Four countries besides the five recognized Nuclear Weapons States have acquired, or are presumed to have acquired, nuclear weapons: India, Pakistan, North Korea, and Israel. None of these four is a party to the NPT, although North Korea acceded to the NPT in 1985, then withdrew in 2003 and conducted announced nuclear tests in 2006, 2009, 2013, 2016, and 2017.[57] One critique of the NPT is that the treaty is discriminatory in the sense that only those countries that tested nuclear weapons before 1968 are recognized as nuclear weapon states while all other states are treated as non-nuclear-weapon states who can only join the treaty if they forswear nuclear weapons.[58]

Weapons of mass destructionEdit

A weapon of mass destruction (WMD) is a nuclear, radiological, chemical, biological, or any other weapon that can kill and bring significant harm to a large number of humans or cause great damage to human-made structures (e.g., buildings), natural structures (e.g., mountains), or the biosphere. The scope and usage of the term has evolved and been disputed, often signifying more politically than technically. Originally coined in reference to aerial bombing with chemical explosives during World War II, it has later come to refer to large-scale weaponry of other technologies, such as chemical, biological, radiological, or nuclear.

Nuclear holocaustEdit

A nuclear holocaust, nuclear apocalypse, or atomic holocaust is a theoretical scenario involving widespread destruction and radioactive fallout causing the collapse of civilization, through the use of nuclear weapons. Under such a scenario, some or all of the Earth is made uninhabitable by nuclear warfare in future world wars.

Besides the immediate destruction of cities by nuclear blasts, the potential aftermath of a nuclear war could involve firestorms, a nuclear winter, widespread radiation sickness from fallout, and/or the temporary loss of much modern technology due to electromagnetic pulses. Some scientists, such as Alan Robock, have speculated that a thermonuclear war could result in the end of modern civilization on Earth, in part due to a long-lasting nuclear winter. In one model, the average temperature of Earth following a full thermonuclear war falls for several years by 7 to 8 degrees Celsius on average.[59]

Potential for World War IIIEdit

World War III (WWIII or WW3) and the Third World War are names given to a hypothetical third worldwide large-scale military conflict subsequent to World War I and World War II. The term has been in use since at least as early as 1941. Some have applied it loosely to refer to limited or smaller conflicts such as the Cold War or the War on Terror, while others have operated under the assumption that such a conflict would surpass both prior world wars in both the level of its widespread scope and of its overall destructive impact.[60]

Because of the development and use of nuclear weapons near the end of World War II and their subsequent acquisition and deployment by many countries, the potential risk of a nuclear devastation of Earth's civilization and life is a common theme in speculations of a Third World War. Another major concern is that biological warfare could cause a very large number of casualties, either intentionally or inadvertently by an accidental release of a biological agent, the unexpected mutation of an agent, or its adaptation to other species after use. High-scale apocalyptic events like these, caused by advanced technology used for destruction, could potentially make Earth's surface uninhabitable.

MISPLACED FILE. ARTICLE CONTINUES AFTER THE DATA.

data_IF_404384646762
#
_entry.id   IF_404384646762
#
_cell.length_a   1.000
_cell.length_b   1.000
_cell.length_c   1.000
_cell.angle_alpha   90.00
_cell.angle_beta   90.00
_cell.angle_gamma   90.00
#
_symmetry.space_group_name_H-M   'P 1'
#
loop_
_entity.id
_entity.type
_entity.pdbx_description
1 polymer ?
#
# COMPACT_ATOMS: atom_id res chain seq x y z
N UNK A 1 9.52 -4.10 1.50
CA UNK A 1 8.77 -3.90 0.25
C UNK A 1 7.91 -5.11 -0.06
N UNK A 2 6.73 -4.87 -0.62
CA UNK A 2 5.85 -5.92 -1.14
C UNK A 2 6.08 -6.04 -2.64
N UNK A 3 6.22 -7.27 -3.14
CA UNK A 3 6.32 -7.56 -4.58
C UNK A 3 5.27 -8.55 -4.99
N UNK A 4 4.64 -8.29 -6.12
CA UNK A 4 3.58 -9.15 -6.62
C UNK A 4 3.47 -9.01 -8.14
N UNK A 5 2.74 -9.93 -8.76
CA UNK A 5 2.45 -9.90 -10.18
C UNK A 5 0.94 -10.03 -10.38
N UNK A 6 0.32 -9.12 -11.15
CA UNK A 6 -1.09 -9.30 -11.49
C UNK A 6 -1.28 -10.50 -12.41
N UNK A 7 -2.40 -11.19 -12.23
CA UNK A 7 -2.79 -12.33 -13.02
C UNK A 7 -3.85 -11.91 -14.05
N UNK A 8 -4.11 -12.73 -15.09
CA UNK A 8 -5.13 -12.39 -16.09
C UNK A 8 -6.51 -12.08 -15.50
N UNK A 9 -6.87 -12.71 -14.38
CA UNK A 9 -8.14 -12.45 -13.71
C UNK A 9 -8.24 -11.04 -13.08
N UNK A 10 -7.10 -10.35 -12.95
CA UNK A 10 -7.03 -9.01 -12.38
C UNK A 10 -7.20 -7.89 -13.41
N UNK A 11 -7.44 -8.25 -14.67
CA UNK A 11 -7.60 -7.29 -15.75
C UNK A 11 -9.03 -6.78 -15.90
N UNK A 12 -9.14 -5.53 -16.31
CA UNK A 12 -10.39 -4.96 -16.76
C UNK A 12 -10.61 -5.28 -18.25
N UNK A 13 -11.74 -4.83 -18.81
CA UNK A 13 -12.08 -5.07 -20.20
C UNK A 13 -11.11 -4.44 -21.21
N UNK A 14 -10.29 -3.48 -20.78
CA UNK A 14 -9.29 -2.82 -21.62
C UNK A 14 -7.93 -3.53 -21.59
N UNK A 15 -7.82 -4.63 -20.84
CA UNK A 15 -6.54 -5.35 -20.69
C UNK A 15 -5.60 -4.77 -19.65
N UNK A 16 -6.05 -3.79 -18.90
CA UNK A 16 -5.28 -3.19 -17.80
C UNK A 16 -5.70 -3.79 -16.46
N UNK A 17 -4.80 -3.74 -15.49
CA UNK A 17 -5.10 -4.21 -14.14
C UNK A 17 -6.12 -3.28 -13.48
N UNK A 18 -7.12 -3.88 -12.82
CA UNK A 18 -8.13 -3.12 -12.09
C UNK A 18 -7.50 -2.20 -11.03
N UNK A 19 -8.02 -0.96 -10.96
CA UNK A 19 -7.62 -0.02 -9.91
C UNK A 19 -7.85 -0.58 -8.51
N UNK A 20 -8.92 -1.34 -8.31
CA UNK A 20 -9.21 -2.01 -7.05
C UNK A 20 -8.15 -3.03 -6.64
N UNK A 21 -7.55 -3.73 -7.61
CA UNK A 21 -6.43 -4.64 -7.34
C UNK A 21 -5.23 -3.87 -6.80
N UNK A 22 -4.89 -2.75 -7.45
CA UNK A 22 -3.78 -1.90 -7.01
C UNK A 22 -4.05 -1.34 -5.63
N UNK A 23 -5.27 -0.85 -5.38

Prior to the beginning of the Second World War, the First World War (1914–1918) was believed to have been "the war to end all wars," as it was popularly believed that never again could there possibly be a global conflict of such magnitude. During the inter-war period between the two world wars, WWI was typically referred to simply as "The Great War." The outbreak of World War II in 1939 disproved the hope that mankind might have already "outgrown" the need for such widespread global wars.

With the advent of the Cold War in 1945 and with the spread of nuclear weapons technology to the Soviet Union, the possibility of a third global conflict became more plausible. During the Cold War years, the possibility of a Third World War was anticipated and planned for by military and civil authorities in many countries. Scenarios ranged from conventional warfare to limited or total nuclear warfare. At the height of the Cold War, a scenario referred to as Mutually Assured Destruction ("MAD") had been calculated which determined that an all-out nuclear confrontation would most certainly destroy all or nearly all human life on the planet.

Global catastrophic riskEdit

A global catastrophic risk is a hypothetical future event which could damage human well-being on a global scale,[61] even crippling or destroying modern civilization.[62] An event that could cause human extinction or permanently and drastically curtail humanity's potential is known as an existential risk.[63]

Potential global catastrophic risks include anthropogenic risks, caused by humans (technology, governance, climate change), and natural or external risks.[62] Examples of technology risks are hostile artificial intelligence and destructive biotechnology or nanotechnology. Insufficient or malign global governance creates risks in the social and political domain, such as a global war, including nuclear holocaust, bioterrorism using genetically modified organisms, cyberterrorism destroying critical infrastructure like the electrical grid; or the failure to manage a natural pandemic. Problems and risks in the domain of earth system governance include global warming, environmental degradation, including extinction of species, famine as a result of non-equitable resource distribution, human overpopulation, crop failures and non-sustainable agriculture. Examples of non-anthropogenic risks are an asteroid impact event, a supervolcanic eruption, a lethal gamma-ray burst, a geomagnetic storm destroying electronic equipment, natural long-term climate change, hostile extraterrestrial life, or the predictable Sun transforming into a red giant star engulfing the Earth.

See alsoEdit

NotesEdit

  1. ^ Earth has already experienced almost 1/2 of the 2.0 °C (3.6 °F) described in the Cancún Agreement. In the last 100 years, Earth's average surface temperature increased by about 0.8 °C (1.4 °F) with about two thirds of the increase occurring over just the last three decades.[25]